By George H. Friedman, SAA Publisher & Editor-in-Chief
The SEC has approved an omnibus rule filing strengthening investor protection from at-risk firms and brokers. Addressing unpaid Awards is a major focus.
Readers may recall that we reported in SAA 2019-18 (May 8) that FINRA had issued a Regulatory Notice seeking comments on rule changes aimed at better protecting investors from firms with significant regulatory histories. Specifically, the Authority in May 2019 announced publication of Regulatory Notice 19-17, FINRA Requests Comment on Proposed New Rule 4111 (Restricted Firm Obligations) Imposing Additional Obligations on Firms with a Significant History of Misconduct. The description: “As part of FINRA’s ongoing initiatives to protect investors from misconduct, FINRA is requesting comment on proposed new Rule 4111 (Restricted Firm Obligations) that would impose tailored obligations, including possible financial requirements, on designated member firms that cross specified numeric disclosure-event thresholds.” A core thrust was unpaid arbitration awards.
Comments to Original Proposal
We analyzed in SAA 2019-26 (Jul. 10) the 32 comment letters received by the July 1, 2019, deadline, which were mostly split along party lines (but with some interesting alliances). For the most part, investor advocacy groups and regulators supported the proposal, but urged that more be done to protect investors from unpaid awards. Industry groups and commenters were more divided, with some looking more to the burdens on competition among smaller firms, while others approached the proposition from an individual responsibility perspective. SIFMA generally supported the proposed changes.
The Rulemaking Proposal Filed with SEC
We said in #2019-26 that: “staff will analyze the comments, make changes, and then likely seek Board approval to do a 19b rule filing with the SEC.” As reported in SAA 2020-44 (Nov. 25), that transpired in November 2020 when FINRA announced that it had filed SR-FINRA-2020-041, Proposed Rule Change to Address Firms with a Significant History of Misconduct. The announcement echoed the Regulatory Notice’s statement of purpose, with more details: “(1) adopt FINRA Rule 4111 (Restricted Firm Obligations) to require member firms that are identified as ‘Restricted Firms’ to maintain a deposit in a segregated account from which withdrawals would be restricted, adhere to specified conditions or restrictions, or comply with a combination of such obligations; and (2) adopt a new FINRA Rule 9561 (Procedures for Regulating Activities Under Rule 4111), and amend FINRA Rule 9559 (Hearing Procedures for Expedited Proceedings Under the Rule 9550 Series), to create a new expedited proceeding to implement proposed Rule 4111. In addition, FINRA proposes to adopt Capital Acquisition Broker (‘CAB’) Rule 412 (Restricted Firm Obligations), to clarify that member firms that have elected to be treated as CABs would be subject to proposed FINRA Rule 4111, and to amend Funding Portal Rule 900(a) (Application of FINRA Rule 9000 Series (Code of Procedure) to Funding Portals), to clarify that funding portals would not be subject to proposed FINRA Rule 9561.”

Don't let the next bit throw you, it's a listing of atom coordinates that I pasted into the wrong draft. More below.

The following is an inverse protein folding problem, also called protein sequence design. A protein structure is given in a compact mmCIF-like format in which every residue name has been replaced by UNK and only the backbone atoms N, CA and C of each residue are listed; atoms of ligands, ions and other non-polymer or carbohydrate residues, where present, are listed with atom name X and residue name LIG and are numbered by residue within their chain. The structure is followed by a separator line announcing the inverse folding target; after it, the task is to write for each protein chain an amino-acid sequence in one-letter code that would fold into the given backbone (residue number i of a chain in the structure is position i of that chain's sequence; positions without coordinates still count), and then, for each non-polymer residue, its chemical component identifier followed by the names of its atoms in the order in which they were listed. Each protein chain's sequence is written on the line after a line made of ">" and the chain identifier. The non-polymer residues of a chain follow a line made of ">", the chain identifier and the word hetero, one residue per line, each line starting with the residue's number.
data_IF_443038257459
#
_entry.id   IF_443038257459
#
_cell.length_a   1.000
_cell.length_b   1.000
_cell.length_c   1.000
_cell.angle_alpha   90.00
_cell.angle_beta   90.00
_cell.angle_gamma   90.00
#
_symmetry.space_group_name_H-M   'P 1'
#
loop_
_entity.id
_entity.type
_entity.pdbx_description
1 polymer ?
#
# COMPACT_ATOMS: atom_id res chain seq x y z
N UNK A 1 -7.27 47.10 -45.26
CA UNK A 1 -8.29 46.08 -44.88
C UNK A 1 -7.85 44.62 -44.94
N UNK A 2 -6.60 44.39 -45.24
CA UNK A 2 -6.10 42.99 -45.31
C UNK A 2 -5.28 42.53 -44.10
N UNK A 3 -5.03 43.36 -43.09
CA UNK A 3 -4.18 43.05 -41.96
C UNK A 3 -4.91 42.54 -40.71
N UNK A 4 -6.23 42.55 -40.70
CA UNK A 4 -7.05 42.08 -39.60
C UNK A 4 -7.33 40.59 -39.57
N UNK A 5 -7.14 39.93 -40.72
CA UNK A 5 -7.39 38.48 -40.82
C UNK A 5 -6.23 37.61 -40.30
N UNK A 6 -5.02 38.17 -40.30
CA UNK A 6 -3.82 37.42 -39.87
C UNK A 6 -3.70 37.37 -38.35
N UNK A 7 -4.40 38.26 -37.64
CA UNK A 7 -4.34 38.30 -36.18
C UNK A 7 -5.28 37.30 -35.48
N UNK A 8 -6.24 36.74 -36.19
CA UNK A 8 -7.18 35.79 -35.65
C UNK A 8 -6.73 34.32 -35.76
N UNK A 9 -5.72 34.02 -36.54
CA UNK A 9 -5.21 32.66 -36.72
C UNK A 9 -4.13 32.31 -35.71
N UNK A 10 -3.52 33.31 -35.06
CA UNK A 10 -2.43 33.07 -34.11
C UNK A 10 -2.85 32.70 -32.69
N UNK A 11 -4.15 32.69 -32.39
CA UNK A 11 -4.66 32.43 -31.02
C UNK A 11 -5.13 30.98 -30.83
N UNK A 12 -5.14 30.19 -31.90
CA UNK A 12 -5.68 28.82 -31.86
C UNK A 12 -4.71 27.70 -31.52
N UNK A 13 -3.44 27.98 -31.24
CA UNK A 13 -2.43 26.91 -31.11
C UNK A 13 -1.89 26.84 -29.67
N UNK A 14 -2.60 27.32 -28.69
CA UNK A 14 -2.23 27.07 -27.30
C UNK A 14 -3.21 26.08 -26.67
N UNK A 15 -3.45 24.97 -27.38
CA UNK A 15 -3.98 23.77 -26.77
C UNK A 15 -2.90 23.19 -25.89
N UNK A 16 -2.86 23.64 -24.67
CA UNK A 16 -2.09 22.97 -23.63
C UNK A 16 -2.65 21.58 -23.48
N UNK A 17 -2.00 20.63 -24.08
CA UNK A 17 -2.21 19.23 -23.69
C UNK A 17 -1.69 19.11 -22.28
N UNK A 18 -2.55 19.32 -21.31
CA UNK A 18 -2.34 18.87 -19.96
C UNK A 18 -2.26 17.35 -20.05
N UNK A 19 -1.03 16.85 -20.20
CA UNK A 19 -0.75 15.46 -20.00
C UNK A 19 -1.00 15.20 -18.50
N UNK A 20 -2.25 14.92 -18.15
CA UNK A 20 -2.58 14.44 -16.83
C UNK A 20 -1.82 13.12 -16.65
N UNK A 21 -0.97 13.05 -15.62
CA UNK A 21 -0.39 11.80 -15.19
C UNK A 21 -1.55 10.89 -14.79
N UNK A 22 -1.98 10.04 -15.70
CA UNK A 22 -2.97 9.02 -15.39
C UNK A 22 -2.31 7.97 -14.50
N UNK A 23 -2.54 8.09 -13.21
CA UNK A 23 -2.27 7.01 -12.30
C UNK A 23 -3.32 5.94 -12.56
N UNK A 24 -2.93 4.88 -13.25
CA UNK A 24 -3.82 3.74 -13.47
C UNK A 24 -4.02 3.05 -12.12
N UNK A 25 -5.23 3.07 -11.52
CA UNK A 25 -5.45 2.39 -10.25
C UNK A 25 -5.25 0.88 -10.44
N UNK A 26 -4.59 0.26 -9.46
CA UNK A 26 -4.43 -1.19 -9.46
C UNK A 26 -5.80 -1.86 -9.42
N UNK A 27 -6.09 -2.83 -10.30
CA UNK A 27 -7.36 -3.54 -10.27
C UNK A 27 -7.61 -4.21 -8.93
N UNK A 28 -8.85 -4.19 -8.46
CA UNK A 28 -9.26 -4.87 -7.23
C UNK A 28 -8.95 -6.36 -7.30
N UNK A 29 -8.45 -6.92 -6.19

SEC Approves the Rule: Addressing Unpaid Awards a Major Objective
The Commission approved the rule on July 30 (Release No. 34-92525). Although arbitration or unpaid Awards were not referenced in the title or description, both feature prominently in the rule filing’s text and the Approval Order. In fact, the term “arbitration” or its derivatives appear 123 times in the Approval Order; “unpaid arbitration award” 37 times. There are numerous passages defining one of the proposal’s purposes as addressing unpaid arbitration Awards, for example: “And when all appeals are exhausted, the firm may have withdrawn its FINRA membership and shifted its business to another member or other type of financial firm, limiting FINRA’s jurisdiction and avoiding the sanction, including making restitution to customers. In such circumstances, the firm may also fail to pay arbitration awards owed to claimants, leaving investors uncompensated and diminishing confidence in the securities markets” (footnotes omitted). And the FINRA response to comments dated March 4, 2021 says: “As an initial matter, although the proposal would have ancillary benefits for addressing unpaid arbitration awards, the proposal’s primary purpose is to create incentives for members that pose outlier-level risks to change behavior” (footnote omitted).
In a relatively rare move, Commissioners Caroline A. Crenshaw and Allison Herren Lee issued a July 30 Statement lauding the approval: “Today, the Commission approved FINRA’s proposed rule change to, among other things, impose additional obligations on FINRA member firms with a significant history of misconduct, as well as those firms that employ individual brokers with such histories (collectively ‘high risk firms’). We appreciate FINRA’s attention to these high risk firms because they raise important investor protection concerns. We were pleased to see FINRA’s commitment to working with state securities regulators to share information regarding these firms. We are also pleased that FINRA’s Board recently approved a plan for a separate filing to disclose the identities of high risk firms to the public, which it expects to file promptly. A firm’s high-risk status is important information and will help investors make informed choices about the firms they select. We intend to monitor this important investor protection issue and will evaluate whether additional steps may be needed to address recidivist firms and brokers” (footnotes omitted).
(ed: *Next in the regulatory process is FINRA’s issuance of a Regulatory Notice setting the effective date 180 days thereafter. **FINRA has taken several steps to address unpaid Awards. For example, the Authority now publishes detailed statistics on the subject.)